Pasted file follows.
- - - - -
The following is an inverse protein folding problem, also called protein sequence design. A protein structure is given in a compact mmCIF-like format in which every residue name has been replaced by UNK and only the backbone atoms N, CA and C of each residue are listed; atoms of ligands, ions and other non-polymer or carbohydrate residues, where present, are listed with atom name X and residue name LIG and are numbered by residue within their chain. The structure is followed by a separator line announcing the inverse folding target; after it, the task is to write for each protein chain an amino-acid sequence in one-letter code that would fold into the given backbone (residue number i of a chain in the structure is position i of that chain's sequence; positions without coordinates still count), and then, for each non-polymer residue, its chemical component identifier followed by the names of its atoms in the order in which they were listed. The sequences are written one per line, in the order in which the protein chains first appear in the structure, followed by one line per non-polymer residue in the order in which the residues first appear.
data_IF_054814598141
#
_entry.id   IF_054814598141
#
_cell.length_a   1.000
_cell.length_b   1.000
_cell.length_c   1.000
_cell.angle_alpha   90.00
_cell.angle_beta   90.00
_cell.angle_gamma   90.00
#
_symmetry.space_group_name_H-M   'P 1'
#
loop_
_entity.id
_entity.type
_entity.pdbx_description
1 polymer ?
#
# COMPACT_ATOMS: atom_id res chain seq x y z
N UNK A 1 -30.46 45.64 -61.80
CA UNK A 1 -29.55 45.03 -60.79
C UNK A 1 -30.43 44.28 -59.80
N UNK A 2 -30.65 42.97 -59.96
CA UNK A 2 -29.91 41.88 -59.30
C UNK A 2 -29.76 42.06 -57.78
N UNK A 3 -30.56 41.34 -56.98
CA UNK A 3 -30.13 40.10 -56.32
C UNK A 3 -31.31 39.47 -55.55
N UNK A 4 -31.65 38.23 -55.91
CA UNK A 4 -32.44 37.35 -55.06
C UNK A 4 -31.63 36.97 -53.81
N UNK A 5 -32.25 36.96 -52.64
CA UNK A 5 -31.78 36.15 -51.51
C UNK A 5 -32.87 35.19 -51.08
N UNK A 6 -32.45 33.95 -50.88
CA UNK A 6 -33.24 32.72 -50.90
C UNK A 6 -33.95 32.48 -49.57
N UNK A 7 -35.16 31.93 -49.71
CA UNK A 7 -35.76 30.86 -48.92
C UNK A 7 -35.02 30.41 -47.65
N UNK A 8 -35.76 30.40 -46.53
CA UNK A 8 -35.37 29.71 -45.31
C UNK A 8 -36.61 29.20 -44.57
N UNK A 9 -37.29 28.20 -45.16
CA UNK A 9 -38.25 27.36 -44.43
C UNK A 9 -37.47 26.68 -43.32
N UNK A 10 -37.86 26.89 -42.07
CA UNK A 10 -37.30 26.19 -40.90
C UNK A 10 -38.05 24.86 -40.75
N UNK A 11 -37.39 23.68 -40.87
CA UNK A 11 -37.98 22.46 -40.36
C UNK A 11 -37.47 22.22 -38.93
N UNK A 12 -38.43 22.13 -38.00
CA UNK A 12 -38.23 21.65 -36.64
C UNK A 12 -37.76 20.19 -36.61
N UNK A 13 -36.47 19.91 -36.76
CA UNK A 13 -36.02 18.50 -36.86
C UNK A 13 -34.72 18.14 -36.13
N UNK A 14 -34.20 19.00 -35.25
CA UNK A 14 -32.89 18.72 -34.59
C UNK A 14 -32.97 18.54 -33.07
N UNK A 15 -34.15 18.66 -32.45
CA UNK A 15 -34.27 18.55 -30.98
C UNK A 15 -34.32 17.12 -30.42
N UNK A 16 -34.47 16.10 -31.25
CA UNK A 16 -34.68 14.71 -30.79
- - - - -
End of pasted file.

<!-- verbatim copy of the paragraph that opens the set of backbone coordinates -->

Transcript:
The following is an inverse protein folding problem, also called protein sequence design. A protein structure is given in a compact mmCIF-like format in which every residue name has been replaced by UNK and only the backbone atoms N, CA and C of each residue are listed; atoms of ligands, ions and other non-polymer or carbohydrate residues, where present, are listed with atom name X and residue name LIG and are numbered by residue within their chain. The structure is followed by a separator line announcing the inverse folding target; after it, the task is to write for each protein chain an amino-acid sequence in one-letter code that would fold into the given backbone (residue number i of a chain in the structure is position i of that chain's sequence; positions without coordinates still count), and then, for each non-polymer residue, its chemical component identifier followed by the names of its atoms in the order in which they were listed. The sequences are written one per line, in the order in which the protein chains first appear in the structure, followed by one line per non-polymer residue in the order in which the residues first appear.